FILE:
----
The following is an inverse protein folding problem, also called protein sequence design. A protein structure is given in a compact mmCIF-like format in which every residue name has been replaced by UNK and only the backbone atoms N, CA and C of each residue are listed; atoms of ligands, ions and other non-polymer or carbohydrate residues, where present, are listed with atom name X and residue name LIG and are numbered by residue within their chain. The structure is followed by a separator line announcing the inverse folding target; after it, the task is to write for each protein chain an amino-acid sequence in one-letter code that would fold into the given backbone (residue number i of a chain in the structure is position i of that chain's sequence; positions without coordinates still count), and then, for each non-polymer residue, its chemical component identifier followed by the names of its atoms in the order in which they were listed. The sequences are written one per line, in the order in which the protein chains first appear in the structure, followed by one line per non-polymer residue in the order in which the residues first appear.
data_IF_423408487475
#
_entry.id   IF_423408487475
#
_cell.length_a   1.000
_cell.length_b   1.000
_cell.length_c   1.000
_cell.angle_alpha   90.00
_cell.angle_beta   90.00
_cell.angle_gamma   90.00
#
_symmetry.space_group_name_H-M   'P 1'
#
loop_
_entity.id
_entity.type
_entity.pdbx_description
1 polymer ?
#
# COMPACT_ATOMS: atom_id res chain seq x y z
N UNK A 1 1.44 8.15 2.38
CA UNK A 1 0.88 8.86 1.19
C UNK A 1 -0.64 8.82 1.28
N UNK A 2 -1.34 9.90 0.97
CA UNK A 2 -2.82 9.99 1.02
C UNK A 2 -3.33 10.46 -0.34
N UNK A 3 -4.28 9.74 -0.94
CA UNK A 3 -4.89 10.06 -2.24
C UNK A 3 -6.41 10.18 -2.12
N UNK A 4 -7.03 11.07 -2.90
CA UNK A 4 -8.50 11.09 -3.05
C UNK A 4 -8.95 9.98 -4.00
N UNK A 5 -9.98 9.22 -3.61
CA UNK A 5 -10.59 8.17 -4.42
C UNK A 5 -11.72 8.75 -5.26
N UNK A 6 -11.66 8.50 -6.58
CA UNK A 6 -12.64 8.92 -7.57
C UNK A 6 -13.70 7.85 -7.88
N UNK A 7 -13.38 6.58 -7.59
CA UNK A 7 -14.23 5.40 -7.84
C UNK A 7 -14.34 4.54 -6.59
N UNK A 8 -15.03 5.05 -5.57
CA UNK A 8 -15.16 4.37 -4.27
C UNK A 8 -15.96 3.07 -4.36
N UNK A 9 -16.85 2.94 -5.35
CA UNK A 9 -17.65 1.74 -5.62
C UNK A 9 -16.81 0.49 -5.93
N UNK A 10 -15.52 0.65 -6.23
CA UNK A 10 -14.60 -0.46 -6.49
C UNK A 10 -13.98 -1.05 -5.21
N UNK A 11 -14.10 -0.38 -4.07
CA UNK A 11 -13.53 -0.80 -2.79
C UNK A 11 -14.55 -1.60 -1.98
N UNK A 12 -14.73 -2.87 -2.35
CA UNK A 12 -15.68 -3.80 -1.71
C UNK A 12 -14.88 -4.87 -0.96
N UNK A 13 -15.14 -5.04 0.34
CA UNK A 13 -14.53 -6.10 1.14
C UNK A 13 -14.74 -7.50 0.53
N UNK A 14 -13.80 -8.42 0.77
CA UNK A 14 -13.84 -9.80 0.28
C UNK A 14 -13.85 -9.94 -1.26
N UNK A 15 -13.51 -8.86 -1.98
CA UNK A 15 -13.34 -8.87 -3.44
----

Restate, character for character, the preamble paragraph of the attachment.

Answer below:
The following is an inverse protein folding problem, also called protein sequence design. A protein structure is given in a compact mmCIF-like format in which every residue name has been replaced by UNK and only the backbone atoms N, CA and C of each residue are listed; atoms of ligands, ions and other non-polymer or carbohydrate residues, where present, are listed with atom name X and residue name LIG and are numbered by residue within their chain. The structure is followed by a separator line announcing the inverse folding target; after it, the task is to write for each protein chain an amino-acid sequence in one-letter code that would fold into the given backbone (residue number i of a chain in the structure is position i of that chain's sequence; positions without coordinates still count), and then, for each non-polymer residue, its chemical component identifier followed by the names of its atoms in the order in which they were listed. The sequences are written one per line, in the order in which the protein chains first appear in the structure, followed by one line per non-polymer residue in the order in which the residues first appear.